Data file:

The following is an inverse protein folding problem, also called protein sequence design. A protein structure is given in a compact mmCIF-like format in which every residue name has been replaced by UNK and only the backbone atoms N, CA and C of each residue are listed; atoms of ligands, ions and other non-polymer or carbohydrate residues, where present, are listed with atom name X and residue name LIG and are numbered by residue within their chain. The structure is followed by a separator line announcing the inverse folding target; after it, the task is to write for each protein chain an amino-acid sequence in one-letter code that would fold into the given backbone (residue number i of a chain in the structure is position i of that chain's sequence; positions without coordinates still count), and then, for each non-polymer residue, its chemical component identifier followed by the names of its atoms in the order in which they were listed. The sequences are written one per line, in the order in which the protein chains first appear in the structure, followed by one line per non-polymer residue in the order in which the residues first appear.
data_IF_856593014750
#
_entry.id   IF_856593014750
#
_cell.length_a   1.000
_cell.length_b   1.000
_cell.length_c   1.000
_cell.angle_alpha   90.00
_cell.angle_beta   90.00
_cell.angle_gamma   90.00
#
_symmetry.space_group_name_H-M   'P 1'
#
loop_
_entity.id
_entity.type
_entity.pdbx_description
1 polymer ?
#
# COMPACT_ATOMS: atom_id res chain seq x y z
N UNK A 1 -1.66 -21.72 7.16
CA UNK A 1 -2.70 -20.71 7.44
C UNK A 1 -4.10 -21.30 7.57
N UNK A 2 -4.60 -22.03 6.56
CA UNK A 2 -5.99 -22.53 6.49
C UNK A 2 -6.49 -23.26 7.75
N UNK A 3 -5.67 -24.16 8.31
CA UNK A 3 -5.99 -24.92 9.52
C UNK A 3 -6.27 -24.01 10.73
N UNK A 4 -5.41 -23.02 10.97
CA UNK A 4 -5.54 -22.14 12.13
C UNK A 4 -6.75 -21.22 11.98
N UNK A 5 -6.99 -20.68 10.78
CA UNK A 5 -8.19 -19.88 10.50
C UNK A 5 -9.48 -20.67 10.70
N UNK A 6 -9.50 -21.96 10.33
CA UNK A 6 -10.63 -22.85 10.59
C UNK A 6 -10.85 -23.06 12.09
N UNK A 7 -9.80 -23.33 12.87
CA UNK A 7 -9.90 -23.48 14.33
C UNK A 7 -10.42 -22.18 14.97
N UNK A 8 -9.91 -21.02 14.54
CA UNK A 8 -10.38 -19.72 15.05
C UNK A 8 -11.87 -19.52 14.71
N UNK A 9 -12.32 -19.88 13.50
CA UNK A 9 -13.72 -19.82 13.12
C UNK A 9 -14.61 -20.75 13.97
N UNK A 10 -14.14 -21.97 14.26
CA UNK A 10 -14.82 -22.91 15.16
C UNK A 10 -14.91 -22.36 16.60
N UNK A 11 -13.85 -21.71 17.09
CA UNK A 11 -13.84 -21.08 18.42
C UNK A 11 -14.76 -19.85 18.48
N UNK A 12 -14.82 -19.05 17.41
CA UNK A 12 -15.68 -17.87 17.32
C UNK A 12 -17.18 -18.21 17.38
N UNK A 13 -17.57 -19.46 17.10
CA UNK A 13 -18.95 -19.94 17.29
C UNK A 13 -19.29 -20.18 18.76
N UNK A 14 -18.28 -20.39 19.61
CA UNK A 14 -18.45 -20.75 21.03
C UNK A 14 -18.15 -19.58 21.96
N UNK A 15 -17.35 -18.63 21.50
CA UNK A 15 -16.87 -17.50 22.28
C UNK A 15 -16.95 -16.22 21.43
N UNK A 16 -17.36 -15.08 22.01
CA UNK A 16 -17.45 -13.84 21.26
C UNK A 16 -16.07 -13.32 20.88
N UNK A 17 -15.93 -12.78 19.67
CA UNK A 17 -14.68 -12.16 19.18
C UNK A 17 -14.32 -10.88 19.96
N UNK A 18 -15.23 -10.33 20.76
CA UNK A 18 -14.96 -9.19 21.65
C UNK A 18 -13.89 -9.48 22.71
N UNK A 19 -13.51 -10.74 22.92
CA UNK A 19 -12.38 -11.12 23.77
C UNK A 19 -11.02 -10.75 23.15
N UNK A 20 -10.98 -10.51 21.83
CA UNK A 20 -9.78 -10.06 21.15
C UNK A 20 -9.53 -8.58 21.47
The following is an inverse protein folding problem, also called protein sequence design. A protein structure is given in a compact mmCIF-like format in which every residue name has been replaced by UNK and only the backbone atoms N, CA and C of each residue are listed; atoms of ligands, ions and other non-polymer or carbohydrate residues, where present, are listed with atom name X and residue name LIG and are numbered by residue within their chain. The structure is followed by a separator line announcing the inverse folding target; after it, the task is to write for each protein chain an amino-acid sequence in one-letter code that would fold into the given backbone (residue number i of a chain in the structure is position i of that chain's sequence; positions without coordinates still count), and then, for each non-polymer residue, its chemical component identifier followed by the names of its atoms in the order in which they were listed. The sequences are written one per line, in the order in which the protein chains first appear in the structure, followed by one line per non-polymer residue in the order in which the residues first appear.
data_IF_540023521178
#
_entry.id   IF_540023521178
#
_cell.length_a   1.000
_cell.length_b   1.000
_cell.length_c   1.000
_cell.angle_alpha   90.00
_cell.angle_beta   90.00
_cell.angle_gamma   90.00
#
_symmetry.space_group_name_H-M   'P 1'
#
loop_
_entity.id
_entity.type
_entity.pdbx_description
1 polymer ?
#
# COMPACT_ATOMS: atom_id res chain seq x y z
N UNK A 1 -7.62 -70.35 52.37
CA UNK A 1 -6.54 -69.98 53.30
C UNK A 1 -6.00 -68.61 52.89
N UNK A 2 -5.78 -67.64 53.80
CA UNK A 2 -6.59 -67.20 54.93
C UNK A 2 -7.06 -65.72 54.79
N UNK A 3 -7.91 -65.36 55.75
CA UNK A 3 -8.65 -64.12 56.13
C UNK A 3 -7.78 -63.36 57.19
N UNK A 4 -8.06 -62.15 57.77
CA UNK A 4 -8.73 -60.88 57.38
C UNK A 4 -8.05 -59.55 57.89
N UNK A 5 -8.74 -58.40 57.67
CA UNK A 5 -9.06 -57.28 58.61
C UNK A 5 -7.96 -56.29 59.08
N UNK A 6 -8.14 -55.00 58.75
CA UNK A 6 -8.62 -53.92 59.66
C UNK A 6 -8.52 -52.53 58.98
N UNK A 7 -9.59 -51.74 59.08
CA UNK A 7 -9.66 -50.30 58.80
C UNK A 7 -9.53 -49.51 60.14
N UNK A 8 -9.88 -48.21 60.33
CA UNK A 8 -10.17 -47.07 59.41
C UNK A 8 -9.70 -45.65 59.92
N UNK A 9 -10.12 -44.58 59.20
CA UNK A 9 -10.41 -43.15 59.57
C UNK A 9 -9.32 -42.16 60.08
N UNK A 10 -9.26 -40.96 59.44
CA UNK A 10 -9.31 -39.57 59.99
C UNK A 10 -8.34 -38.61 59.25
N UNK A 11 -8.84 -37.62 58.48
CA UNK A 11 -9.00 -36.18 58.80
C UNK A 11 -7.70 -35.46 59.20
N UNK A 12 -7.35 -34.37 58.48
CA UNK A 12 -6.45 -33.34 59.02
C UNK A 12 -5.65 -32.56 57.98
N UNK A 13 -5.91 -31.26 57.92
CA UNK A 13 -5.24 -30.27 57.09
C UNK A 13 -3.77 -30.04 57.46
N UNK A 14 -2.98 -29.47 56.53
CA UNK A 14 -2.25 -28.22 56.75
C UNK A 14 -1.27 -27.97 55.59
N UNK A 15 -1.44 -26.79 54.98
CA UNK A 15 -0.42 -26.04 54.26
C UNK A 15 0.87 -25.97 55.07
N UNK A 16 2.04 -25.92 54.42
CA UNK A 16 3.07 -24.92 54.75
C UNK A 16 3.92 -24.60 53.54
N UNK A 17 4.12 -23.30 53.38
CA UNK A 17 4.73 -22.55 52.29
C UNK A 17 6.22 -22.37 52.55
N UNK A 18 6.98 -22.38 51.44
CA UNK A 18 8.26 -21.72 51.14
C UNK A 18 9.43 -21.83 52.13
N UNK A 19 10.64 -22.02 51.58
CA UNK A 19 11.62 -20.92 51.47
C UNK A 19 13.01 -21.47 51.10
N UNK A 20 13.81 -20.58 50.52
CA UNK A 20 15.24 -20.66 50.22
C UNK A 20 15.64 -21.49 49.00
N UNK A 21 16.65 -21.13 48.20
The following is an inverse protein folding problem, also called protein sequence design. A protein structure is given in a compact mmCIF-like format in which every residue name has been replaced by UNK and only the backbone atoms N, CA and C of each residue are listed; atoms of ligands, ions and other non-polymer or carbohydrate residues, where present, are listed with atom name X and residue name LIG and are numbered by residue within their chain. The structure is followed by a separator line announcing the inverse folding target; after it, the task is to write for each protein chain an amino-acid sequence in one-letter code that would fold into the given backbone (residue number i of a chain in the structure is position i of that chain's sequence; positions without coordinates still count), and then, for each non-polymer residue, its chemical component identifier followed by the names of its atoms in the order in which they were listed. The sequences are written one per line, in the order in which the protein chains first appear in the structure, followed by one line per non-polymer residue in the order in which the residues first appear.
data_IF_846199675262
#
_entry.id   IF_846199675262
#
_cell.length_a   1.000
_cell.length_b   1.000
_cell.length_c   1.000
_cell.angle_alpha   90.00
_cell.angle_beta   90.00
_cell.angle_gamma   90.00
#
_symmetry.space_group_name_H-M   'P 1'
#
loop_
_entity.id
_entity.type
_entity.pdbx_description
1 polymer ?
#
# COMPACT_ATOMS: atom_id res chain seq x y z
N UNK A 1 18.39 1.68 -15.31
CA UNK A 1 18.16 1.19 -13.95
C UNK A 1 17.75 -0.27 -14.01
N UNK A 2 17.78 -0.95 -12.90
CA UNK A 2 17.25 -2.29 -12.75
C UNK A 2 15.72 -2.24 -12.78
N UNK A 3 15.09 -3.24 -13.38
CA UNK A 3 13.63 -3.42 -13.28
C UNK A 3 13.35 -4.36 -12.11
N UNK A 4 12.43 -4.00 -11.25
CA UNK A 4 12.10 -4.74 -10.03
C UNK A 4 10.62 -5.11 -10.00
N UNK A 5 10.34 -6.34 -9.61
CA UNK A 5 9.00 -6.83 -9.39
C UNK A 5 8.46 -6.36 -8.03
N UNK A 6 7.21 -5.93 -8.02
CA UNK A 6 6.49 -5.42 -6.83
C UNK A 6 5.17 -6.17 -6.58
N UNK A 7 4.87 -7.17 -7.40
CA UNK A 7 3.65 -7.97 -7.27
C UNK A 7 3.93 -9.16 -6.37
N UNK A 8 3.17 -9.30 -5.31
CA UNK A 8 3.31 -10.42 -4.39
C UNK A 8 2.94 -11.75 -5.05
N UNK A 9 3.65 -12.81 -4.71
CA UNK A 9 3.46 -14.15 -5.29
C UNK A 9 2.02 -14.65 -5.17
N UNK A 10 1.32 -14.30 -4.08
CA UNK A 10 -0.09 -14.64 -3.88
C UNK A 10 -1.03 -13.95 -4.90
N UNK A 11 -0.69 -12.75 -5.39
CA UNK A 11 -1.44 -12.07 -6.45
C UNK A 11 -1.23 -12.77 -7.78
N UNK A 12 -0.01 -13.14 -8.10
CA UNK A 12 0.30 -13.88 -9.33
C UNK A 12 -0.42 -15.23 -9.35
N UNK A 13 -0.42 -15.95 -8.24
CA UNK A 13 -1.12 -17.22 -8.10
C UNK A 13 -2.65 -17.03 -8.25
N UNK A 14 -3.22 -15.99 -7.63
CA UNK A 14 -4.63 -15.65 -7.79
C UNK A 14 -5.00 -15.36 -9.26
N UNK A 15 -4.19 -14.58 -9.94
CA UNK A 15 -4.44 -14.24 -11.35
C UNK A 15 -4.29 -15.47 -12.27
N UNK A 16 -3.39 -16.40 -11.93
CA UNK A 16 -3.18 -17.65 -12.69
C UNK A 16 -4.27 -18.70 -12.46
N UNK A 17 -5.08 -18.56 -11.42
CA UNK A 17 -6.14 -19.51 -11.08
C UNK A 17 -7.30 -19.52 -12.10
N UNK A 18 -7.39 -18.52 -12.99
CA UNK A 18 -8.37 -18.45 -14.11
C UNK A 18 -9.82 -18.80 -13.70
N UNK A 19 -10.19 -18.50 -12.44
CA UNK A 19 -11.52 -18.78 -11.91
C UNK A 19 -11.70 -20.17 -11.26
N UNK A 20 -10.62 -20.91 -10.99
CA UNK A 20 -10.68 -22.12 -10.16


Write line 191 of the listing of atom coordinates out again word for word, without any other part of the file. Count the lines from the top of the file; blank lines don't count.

N UNK A 3 15.09 -3.24 -13.38